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PM defends 'no third term' remark

David Cameron has insisted he is "taking absolutely nothing for granted" about the general election result and predicted that voters would see his decision to rule out a third term as Prime Minister as "a very reasonable, sensible thing to say".

Asked if he regretted stating his intent not to continue beyond 2020 - which critics have warned undermines his authority and distracts from the Tory campaign for re-election on May 7 - he said people should "just focus on the issue" of who they wanted running the country.

And he dismissed calls for him to set out exactly how the Tory leadership succession would work as "endless games of political processes" that the public would not be interested in.

The PM was grilled over his shock statement, in a BBC interview broadcast last night, after addressing an Age UK summit in central London.

He said: "I am taking absolutely nothing for granted.

"My entire focus is on the next 44 days and the general election, which will decide which team runs this country for the next five years.

"I want that to be me and my team but the alternative is it is Ed Miliband and his team, and that is the focus that I have in the days ahead.

"What I did in my kitchen is I gave a very straight answer to a very straight question and I think that people will understand that - that saying you want to serve a full second term for a full five years is a very reasonable, sensible thing to say.

"So I think we should just focus on the issues at the election about who do you want to run the country for the next five years."

Mr Cameron shocked Westminster last night when he revealed that he would serve a full second term if he remained PM after the general election but would not "go for a third term" at the election expected in 2020.

He fuelled speculation about a leadership battle to come by naming three of his senior colleagues - Home Secretary Theresa May, Chancellor George Osborne and London Mayor Boris Johnson - as possible successors as Tory leader.

Aides later briefed that no decisions had been made on whether Mr Cameron would fight the 2020 election or hand over to a successor in advance, saying: "We will cross that bridge when we come to it."

Shadow chancellor Ed Balls blasted the Prime Minister as "spectacularly self-indulgent, presumptuous and arrogant" for giving the impression of taking victory for granted when the country goes to the polls in May.

Former Downing Street director of communications Alastair Campbell said the seemingly off-the-cuff remark was "a potential disaster" for the Tories, who could find their election campaign dominated by speculation over a future leader.

But Mr Cameron hit back: "I want to serve the full second term, the full five years as your prime minister.

"But it's not my choice, it is all of your choices, the British public's choice. In 44 days' time they get to decide whether I am prime minister for the next five years or whether Ed Miliband is prime minister for the next five years.

"I am going to fight with everything I have got to win that election because we have a long-term economic plan that is working, we are putting the country back to work, we have turned the economy around, we have provided, I believe, the dignity and security that elderly people deserve in their old age.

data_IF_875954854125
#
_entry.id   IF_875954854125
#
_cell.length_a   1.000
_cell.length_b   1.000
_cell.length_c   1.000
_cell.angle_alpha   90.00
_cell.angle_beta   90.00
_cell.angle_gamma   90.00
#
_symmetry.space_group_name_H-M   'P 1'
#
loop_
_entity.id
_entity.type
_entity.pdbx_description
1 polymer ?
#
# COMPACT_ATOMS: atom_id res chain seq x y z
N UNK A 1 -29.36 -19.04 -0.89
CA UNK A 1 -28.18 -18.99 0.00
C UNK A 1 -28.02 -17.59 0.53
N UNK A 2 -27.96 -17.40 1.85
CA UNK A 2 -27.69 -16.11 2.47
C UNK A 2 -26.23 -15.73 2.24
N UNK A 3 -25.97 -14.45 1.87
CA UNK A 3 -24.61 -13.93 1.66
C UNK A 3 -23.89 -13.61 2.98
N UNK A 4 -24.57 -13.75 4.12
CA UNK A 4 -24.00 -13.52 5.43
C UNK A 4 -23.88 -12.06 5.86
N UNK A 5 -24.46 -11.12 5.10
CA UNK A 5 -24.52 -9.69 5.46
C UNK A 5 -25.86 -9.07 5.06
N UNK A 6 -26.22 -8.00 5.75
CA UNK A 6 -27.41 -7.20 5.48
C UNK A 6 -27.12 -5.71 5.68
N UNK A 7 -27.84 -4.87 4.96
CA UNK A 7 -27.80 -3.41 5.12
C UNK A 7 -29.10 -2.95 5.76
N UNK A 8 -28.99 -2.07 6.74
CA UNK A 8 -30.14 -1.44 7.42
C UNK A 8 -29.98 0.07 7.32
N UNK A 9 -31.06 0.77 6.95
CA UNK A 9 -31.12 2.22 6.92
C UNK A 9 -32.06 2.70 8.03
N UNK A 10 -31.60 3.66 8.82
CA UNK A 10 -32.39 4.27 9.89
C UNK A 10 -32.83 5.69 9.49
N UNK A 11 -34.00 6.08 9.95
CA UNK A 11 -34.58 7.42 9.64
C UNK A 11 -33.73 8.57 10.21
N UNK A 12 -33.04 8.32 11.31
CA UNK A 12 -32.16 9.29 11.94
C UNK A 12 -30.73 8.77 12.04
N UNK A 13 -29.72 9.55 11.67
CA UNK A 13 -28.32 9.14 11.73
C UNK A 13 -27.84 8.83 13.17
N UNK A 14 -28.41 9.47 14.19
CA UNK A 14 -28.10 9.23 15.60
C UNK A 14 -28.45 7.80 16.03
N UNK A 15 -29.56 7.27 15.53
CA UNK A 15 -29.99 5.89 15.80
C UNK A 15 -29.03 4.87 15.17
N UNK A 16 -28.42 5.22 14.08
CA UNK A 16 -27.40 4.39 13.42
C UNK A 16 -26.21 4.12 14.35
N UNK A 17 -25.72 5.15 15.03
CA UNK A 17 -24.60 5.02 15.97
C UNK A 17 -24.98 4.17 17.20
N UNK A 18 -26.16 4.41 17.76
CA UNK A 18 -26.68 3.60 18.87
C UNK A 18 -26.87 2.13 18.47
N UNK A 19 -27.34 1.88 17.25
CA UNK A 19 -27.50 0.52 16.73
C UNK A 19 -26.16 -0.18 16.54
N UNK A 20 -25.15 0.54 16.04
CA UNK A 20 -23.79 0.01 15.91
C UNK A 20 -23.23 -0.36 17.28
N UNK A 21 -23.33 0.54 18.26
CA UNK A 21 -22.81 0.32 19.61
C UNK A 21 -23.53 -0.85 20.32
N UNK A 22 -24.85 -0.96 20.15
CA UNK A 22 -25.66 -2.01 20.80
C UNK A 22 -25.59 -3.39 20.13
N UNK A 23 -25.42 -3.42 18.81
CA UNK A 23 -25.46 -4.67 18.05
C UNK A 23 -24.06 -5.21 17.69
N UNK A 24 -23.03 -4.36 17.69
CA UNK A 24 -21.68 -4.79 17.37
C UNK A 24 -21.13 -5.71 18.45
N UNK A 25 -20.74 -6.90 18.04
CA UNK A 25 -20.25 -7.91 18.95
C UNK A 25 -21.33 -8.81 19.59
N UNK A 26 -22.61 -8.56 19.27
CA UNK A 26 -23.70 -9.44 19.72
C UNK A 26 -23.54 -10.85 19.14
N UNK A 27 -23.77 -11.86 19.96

"That is the fight that I am going to have.

"I think giving a straight answer to a straight question about the future is actually a sensible thing to do and I think most people understand that, rather than want to play an endless games of political processes five years hence."

Former Conservative Cabinet minister Michael Portillo described Mr Cameron's announcement as "bizarre".

Mr Portillo told BBC Radio 5 Live: "I think it is bizarre and it has occupied the last day's news. It may even occupy another day's news - I don't know.

"And with only about 44 days to go until the election, if any other member of the Government had taken up the news with an irrelevance like this, I think the Prime Minister would have been very cross.

"When you play chess you have to consider the next two moves, and I don't think he did. There is no point setting off on this wild goose chase in the middle of an election campaign."

Mr Osborne told the BBC: "I think it's really refreshing that we have a Prime Minister who gives a direct answer to a direct question. He has said he's going to serve that full five years.

"The question now facing the British public, as we approach this election, is do we want five years of strong leadership with David Cameron delivering zero inflation and record jobs, or do we want the chaos and incompetence of Ed Miliband?"

During his address to older voters, Mr Cameron raised eyebrows by talking of his political "epitaph".

"I've got to be honest with you," he said. "I don't want my political epitaph to be that I balanced the books and cleared up the mess I inherited.

"I am here today because I want a different kind of Britain - a country with the right values, a country where reward follows effort, where you get out when you put in."

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